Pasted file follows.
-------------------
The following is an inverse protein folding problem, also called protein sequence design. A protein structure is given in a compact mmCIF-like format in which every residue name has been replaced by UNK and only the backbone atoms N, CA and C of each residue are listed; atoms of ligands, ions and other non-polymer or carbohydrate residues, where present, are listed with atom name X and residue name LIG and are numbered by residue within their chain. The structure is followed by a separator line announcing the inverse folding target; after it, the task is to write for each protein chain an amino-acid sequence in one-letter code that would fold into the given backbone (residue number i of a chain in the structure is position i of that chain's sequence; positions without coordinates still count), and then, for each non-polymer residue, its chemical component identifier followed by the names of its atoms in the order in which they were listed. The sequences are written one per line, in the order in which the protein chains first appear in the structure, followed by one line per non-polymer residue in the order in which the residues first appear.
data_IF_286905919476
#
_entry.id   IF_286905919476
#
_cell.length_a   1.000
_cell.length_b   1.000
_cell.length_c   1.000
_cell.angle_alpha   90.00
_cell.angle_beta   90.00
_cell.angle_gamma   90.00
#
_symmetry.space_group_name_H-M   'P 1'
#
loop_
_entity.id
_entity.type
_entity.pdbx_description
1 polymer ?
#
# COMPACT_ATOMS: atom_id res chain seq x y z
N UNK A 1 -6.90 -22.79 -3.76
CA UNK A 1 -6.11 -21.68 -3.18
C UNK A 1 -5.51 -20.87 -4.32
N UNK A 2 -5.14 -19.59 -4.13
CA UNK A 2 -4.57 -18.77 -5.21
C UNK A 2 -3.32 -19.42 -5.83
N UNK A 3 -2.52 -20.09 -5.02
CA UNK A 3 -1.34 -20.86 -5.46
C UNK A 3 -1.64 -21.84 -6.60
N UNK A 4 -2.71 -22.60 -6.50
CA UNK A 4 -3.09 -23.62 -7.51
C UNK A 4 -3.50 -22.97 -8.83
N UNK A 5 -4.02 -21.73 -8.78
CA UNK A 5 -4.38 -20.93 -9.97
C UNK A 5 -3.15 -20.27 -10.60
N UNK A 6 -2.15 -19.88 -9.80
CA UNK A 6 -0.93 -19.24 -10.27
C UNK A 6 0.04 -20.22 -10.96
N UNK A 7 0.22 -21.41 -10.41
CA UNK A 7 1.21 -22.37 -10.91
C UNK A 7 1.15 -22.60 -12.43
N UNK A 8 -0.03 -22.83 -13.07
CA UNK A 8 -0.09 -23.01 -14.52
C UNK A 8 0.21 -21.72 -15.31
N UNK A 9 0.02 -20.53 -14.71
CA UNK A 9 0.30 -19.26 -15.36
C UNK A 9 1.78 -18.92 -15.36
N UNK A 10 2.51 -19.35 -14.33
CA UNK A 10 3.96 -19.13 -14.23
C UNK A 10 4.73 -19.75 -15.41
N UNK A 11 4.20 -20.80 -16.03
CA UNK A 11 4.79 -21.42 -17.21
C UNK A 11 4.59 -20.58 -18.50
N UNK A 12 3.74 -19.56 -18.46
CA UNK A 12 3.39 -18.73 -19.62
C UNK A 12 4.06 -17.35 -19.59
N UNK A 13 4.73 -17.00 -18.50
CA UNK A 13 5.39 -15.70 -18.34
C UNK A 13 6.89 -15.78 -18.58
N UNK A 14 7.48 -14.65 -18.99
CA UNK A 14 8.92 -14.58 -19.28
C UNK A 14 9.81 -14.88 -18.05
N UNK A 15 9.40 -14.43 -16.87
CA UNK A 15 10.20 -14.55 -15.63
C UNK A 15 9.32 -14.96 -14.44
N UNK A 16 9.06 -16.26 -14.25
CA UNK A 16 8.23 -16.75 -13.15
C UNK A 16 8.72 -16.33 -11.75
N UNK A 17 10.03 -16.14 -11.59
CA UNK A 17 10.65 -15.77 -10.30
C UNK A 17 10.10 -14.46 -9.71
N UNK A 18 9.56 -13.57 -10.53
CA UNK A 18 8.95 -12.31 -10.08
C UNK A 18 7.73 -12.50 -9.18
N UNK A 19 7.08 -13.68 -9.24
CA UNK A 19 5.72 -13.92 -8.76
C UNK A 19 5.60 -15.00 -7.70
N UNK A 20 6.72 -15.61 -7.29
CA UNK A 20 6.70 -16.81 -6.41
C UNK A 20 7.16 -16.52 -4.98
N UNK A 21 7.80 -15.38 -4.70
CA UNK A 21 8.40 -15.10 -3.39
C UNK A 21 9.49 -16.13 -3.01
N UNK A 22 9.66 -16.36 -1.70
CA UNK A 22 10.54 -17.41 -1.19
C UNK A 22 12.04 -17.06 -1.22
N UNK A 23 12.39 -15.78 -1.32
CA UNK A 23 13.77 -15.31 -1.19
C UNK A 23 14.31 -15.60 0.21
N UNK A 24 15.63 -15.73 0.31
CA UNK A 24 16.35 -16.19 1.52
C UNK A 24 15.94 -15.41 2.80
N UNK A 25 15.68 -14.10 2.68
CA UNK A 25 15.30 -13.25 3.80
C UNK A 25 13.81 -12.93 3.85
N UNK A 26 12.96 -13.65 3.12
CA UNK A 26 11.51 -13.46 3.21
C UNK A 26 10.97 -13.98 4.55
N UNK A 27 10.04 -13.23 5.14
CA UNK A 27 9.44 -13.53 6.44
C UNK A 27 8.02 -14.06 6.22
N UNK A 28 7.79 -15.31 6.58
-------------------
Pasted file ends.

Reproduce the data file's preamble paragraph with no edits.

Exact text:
The following is an inverse protein folding problem, also called protein sequence design. A protein structure is given in a compact mmCIF-like format in which every residue name has been replaced by UNK and only the backbone atoms N, CA and C of each residue are listed; atoms of ligands, ions and other non-polymer or carbohydrate residues, where present, are listed with atom name X and residue name LIG and are numbered by residue within their chain. The structure is followed by a separator line announcing the inverse folding target; after it, the task is to write for each protein chain an amino-acid sequence in one-letter code that would fold into the given backbone (residue number i of a chain in the structure is position i of that chain's sequence; positions without coordinates still count), and then, for each non-polymer residue, its chemical component identifier followed by the names of its atoms in the order in which they were listed. The sequences are written one per line, in the order in which the protein chains first appear in the structure, followed by one line per non-polymer residue in the order in which the residues first appear.